Hi Cathy said, this stuff is really, really complex...but I share your view that we shouldn't dismiss the centuries of wisdom (and dare I say that Holy Spirit?) which produced these categories. The interesting thing is that with Thomas Aquinas and others it isn't clear that we can take the object out of the act without considering intention and circumstances. We can't just take 'killing' in the abstract, for instance...we need to consider intention (to defend one's country against an aggressor in a just war?) and circumstances (am I a judge who is rightfully executing a criminal? is the individual an innocent person? etc.).The same thing could be said of the two issues you bring up above. There is nothing 'intrinsically evil' with using a nuclear weapon in the need to consider intention and circumstances. For instance, exploding a nuclear weapon in a safe area to make sure terrorists didn't use it would be praiseworthy. In (1) above the act is evil because the intention to use any weapon to kill an innocent person is wrong (our nuclear bombings in WWII would have fallen into this category)...but you need to add intention here. In (2) above you aren't intending to kill an innocent person...but question is now one of proportionality. Is the good achieved proportional with the harm done?Notice in the two sexual scenarios 'wearing a condom' was in the object one time and in the circumstances the next...shows how tricky it is! I think the object of the act has to be 'contraceptive intercourse' which looks like an intrinsic evil according to teaching right now. But I don't see how this is any different from 'killing' above...without reference to circumstances. Why can't a women have sex while on the pill if her intention is to have regular cycles and avoid health problems? Isn't that a proportionate reason for doing so? What I find interesting is many times the people who are most against the very notion of the object of an act being intrinsically evil without reference to the circumstances or the intention are the same people who, especially today, say things like, "We should never ever ever ever ever ever EVER torture!" Really? I think I'm with you...but doesn't this presume we can know the morality of an action without considering intention and circumstances?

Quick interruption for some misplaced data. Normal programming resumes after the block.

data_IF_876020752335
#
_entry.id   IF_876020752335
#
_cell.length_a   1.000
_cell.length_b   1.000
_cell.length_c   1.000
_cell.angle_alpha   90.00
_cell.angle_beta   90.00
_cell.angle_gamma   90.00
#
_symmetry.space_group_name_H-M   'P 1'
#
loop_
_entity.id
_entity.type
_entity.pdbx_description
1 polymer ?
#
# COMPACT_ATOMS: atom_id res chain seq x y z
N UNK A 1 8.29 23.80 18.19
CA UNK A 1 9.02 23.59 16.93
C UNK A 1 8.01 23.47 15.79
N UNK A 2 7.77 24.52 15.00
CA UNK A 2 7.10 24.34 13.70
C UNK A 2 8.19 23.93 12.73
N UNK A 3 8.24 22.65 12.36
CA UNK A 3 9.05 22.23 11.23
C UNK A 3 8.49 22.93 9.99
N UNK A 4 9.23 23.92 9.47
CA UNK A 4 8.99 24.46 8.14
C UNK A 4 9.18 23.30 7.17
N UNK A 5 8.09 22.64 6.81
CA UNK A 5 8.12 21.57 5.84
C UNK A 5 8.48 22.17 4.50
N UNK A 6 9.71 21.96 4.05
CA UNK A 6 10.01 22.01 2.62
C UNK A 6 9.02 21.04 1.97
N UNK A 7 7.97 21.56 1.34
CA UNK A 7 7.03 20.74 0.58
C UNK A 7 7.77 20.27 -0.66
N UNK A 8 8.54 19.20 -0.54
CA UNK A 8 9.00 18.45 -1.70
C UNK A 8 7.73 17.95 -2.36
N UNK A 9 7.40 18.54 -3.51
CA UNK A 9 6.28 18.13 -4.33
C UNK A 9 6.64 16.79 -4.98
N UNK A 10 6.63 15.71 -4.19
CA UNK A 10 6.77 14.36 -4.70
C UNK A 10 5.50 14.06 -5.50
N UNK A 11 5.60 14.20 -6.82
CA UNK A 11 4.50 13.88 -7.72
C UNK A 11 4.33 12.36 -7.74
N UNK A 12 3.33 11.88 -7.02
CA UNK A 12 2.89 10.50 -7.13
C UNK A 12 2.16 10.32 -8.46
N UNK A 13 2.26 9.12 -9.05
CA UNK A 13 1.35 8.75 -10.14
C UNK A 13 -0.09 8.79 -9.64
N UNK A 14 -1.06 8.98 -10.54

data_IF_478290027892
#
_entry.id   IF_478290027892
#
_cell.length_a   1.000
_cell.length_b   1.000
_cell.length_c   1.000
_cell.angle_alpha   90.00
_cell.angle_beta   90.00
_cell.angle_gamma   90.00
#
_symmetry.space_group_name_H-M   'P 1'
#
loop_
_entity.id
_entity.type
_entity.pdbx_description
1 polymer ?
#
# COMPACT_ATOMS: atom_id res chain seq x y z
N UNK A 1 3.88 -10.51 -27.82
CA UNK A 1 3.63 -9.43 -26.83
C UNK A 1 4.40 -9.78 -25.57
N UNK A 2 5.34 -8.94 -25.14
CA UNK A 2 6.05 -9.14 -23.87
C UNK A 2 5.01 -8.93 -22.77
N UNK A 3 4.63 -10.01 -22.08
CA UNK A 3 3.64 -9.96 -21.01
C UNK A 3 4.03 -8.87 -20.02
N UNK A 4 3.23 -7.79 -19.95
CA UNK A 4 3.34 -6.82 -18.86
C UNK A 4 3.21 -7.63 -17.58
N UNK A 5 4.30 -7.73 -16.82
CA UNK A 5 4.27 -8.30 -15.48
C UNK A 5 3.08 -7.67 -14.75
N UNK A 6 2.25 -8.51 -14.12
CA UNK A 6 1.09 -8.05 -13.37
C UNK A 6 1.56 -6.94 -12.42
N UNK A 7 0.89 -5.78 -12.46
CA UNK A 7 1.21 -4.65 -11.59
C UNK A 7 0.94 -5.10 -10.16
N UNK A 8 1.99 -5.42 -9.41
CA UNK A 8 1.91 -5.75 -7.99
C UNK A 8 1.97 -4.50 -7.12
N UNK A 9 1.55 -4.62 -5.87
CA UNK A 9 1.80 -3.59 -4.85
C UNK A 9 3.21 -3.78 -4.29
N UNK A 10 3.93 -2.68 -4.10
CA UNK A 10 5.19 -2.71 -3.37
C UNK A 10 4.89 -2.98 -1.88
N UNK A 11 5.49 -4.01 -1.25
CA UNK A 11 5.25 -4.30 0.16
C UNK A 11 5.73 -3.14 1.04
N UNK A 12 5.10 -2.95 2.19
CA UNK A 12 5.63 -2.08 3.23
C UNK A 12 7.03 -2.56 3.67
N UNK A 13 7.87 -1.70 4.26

Mr. N, when you ask How many abortions can you attribute directly to Obama? are you defining directly meaning that Obama is the practitioner?Adeodatus,Yes. My point is that President Obama is being judged as if he were an abortionist, when in actuality he is a politician with a political position on abortion. I am going to quote Fr. Komonchak again, noting that while his statement is about grounds for excluding people from receiving Holy Communion, I think his point is quite relevant to Obama's political position on abortion and whether he should be "punished" for it: